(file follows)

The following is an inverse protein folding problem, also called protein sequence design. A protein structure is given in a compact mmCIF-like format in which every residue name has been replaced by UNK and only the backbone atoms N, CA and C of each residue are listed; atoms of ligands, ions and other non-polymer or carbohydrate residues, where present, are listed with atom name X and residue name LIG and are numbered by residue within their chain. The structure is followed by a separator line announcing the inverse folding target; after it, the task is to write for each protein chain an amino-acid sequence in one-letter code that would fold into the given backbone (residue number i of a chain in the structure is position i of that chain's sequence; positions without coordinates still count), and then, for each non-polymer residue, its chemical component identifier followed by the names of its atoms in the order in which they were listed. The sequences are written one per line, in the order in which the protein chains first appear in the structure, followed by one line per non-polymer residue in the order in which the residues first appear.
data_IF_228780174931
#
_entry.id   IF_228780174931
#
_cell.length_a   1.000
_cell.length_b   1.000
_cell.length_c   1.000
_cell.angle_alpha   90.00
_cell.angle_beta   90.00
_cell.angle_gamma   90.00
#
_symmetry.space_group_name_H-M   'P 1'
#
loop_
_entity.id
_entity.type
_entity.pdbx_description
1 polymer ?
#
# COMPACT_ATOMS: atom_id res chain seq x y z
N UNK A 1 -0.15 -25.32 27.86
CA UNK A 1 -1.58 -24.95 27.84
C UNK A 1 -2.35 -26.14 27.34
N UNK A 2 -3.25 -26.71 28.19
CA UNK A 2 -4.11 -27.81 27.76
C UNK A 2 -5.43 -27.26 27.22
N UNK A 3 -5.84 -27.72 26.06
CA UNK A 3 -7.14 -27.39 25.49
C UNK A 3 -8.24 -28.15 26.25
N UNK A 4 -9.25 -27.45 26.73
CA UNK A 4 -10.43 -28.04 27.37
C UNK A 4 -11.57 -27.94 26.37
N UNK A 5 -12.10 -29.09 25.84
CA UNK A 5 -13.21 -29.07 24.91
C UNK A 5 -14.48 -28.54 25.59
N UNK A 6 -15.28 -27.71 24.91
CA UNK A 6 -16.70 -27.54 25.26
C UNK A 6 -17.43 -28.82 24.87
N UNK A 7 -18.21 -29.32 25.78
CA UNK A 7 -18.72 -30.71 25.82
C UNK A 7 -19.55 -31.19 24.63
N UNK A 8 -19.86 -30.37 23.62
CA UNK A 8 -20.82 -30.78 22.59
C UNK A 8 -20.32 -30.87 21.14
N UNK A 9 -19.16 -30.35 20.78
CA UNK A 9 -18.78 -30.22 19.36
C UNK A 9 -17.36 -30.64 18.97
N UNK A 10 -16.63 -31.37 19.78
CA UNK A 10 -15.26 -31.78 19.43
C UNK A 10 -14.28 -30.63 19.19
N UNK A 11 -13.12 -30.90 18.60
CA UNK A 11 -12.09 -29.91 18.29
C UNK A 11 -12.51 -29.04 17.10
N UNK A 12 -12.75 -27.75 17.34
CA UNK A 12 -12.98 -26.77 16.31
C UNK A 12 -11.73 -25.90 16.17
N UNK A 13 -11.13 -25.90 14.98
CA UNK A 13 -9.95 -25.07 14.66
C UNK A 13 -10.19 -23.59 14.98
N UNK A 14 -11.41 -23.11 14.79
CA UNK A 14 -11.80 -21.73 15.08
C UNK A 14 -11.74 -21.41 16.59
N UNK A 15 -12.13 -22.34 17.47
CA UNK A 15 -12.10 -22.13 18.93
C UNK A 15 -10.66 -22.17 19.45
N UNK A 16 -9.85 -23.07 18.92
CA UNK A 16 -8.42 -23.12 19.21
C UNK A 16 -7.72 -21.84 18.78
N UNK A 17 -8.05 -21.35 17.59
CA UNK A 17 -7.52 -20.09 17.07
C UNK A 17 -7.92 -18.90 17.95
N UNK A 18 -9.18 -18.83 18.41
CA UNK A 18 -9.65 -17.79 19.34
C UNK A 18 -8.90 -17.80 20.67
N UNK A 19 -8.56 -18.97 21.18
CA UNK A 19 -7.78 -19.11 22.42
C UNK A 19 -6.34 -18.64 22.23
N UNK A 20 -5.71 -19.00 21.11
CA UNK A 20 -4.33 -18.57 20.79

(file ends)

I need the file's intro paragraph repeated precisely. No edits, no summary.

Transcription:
The following is an inverse protein folding problem, also called protein sequence design. A protein structure is given in a compact mmCIF-like format in which every residue name has been replaced by UNK and only the backbone atoms N, CA and C of each residue are listed; atoms of ligands, ions and other non-polymer or carbohydrate residues, where present, are listed with atom name X and residue name LIG and are numbered by residue within their chain. The structure is followed by a separator line announcing the inverse folding target; after it, the task is to write for each protein chain an amino-acid sequence in one-letter code that would fold into the given backbone (residue number i of a chain in the structure is position i of that chain's sequence; positions without coordinates still count), and then, for each non-polymer residue, its chemical component identifier followed by the names of its atoms in the order in which they were listed. The sequences are written one per line, in the order in which the protein chains first appear in the structure, followed by one line per non-polymer residue in the order in which the residues first appear.